Prince Harry joins in the party for first solo royal tour
Prince Harry took his first giant step in royal life on Friday, landing in Belize to kick off his first solo foreign tour as a representative of his grandmother Queen Elizabeth.
There's no working with a net on this trip to mark the Diamond Jubilee; no other family member to fill in the awkward pauses at dinner parties, or to shake all the hands on the parade stand. This is Harry's one-man show (well, with four royal aides).
Harry was quick to get the party mood after landing in Belize as he attended a street party (right) in the company of Governor General Sir Coleville Young. He was taught a local folk dance and then sampled some local rums, fruit wines and beers.
By the end of the night, the prince had worn off any jet lag and had worked up a good sweat.
Earlier, he liberally diverted from a speech to urge the 2,000-strong crowd to make "a bit more noise." He passed on good wishes from the Queen, adding "I'm only sorry she can't make it and you're stuck with me."
The prince has a full day in the Central American country on Saturday, visiting a Myan pyramid, launching a canoe at the Macal River, visiting the Belizean Defence Force and laying a wreath at a British WWII memorial.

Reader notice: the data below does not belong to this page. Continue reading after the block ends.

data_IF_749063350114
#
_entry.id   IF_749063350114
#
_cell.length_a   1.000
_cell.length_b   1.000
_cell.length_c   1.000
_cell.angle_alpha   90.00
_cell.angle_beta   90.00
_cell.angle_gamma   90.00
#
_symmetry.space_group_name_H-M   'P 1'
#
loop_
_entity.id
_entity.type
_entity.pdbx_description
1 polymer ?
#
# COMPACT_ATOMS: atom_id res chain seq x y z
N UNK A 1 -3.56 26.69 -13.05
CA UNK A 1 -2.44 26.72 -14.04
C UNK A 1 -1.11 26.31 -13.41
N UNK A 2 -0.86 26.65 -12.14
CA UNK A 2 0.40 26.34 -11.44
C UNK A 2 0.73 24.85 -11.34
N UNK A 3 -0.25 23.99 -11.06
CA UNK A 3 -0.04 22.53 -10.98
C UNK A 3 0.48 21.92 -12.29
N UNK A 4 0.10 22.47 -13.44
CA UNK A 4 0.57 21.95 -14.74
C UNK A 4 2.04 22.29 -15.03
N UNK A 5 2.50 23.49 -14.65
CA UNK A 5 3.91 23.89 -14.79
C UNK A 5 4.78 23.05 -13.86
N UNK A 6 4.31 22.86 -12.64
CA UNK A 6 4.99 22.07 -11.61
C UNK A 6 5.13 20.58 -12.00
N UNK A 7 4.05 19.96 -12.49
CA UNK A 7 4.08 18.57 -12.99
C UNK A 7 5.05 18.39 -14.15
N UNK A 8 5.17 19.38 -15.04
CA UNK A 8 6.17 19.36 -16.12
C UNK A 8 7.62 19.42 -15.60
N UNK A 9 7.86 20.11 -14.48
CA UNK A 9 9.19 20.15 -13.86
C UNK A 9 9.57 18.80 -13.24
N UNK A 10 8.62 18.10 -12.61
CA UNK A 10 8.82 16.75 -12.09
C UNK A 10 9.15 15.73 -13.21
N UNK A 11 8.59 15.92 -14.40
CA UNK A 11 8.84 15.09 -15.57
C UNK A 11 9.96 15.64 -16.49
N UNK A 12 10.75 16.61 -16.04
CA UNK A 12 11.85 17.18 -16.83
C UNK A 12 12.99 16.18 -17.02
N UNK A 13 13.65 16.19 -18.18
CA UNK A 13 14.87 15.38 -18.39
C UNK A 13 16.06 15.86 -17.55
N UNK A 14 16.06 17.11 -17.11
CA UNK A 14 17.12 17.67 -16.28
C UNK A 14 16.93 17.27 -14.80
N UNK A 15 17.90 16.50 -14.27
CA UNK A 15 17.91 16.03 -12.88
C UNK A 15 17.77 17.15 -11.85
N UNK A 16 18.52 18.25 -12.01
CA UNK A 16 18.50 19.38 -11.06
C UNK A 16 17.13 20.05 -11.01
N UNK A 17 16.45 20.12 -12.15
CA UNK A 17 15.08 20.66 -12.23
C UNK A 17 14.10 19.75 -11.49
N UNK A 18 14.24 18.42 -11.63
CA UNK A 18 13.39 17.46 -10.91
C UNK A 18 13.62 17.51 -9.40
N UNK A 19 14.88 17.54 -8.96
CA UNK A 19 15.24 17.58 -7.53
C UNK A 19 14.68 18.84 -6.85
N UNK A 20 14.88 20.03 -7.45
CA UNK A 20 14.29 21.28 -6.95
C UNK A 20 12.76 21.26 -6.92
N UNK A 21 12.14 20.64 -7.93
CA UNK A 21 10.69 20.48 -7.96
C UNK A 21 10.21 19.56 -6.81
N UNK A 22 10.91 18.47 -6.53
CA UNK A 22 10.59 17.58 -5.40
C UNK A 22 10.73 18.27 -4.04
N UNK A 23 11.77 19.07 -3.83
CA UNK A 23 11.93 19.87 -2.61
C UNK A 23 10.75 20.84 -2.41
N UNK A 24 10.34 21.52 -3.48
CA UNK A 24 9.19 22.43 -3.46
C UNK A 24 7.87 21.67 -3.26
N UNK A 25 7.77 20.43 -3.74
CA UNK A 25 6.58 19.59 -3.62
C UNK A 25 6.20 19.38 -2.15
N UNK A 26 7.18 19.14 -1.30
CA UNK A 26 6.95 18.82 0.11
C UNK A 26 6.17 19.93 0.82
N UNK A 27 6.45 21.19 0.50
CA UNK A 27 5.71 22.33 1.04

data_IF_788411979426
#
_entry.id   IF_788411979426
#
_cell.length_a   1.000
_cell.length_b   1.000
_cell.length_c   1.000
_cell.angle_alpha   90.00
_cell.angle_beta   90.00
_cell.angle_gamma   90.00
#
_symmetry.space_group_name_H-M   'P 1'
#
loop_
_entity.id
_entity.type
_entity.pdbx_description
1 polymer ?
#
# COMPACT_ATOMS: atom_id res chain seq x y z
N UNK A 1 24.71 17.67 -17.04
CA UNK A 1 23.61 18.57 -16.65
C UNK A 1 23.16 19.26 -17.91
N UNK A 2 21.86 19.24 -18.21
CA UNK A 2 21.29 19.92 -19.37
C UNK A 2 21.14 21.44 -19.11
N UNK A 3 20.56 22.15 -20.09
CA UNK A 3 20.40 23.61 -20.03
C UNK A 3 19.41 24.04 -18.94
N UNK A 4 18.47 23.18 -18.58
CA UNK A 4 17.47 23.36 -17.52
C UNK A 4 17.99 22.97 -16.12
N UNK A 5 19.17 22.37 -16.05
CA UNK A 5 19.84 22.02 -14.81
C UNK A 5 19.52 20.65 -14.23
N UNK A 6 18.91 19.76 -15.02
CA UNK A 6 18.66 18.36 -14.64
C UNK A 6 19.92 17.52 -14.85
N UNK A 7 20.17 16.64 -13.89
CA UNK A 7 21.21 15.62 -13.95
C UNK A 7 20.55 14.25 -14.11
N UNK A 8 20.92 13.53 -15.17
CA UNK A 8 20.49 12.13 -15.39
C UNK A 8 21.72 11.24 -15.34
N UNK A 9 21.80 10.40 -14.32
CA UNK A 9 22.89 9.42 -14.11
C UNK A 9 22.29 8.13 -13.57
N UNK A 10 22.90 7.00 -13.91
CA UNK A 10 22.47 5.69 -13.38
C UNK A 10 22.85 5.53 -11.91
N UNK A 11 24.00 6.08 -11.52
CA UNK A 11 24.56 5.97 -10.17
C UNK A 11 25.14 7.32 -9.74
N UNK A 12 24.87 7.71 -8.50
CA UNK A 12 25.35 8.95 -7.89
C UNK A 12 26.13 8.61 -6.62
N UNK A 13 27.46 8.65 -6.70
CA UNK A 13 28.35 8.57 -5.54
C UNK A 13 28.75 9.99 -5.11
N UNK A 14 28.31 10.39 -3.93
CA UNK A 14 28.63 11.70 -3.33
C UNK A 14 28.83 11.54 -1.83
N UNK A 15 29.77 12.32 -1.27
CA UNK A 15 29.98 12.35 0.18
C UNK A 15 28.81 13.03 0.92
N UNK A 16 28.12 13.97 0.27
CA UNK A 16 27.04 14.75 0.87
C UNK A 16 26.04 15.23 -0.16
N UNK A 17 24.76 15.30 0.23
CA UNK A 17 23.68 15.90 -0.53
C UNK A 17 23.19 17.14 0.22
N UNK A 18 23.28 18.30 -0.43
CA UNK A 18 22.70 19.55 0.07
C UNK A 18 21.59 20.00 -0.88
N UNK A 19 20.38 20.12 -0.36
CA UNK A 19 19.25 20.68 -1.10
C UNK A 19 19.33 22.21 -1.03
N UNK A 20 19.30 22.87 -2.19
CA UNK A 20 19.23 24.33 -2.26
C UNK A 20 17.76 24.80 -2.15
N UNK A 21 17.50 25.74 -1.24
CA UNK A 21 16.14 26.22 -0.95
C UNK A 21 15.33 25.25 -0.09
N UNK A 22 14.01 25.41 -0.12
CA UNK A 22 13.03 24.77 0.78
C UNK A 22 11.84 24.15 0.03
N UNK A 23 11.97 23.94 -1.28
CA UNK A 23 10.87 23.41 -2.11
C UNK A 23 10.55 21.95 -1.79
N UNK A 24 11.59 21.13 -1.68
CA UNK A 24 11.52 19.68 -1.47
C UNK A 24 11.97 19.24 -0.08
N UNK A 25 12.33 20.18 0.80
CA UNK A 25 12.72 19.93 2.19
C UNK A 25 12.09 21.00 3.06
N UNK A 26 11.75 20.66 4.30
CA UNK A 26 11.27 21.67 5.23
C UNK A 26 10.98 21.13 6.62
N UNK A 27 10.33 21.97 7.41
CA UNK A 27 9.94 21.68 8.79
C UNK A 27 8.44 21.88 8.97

Then it's on a plane for the two-hour flight across the Caribbean to The Bahamas, where he will spend two days and deliver his first speech, extolling the history of the Queen and her connection to the islands. She first visited the islands in 1966 and has been back three times.
Harry's final official Caribbean stop is Jamaica, where he'll stay until Thursday. This may prove the most diplomatically sensitive area of the trip. Earlier this year, the new prime minister, Portia Simpson Miller, announced her intention of turning the country into a republic. She repeated that intention this week, saying "it's time for us to sever the ties."
Harry will be breaking bread with Simpson Miller at a state dinner. Talking about dumping your guest's grandmother is probably not a great conversation-starter.
Then it's off to Brazil for several days of sporty-type engagements, including a polo match, before a few more days of 'private' time in the country's interior.
Harry isn't the only royal kicking around the Caribbean. His uncle, Prince Edward, and Sophie, Countess of Wessex have been on a 15-day tour of the West Indies, though it has not drawn much attention in the UK press.
Harry, on the other hand, has more than 40 international media following him on his freshman tour for the Queen's Jubilee.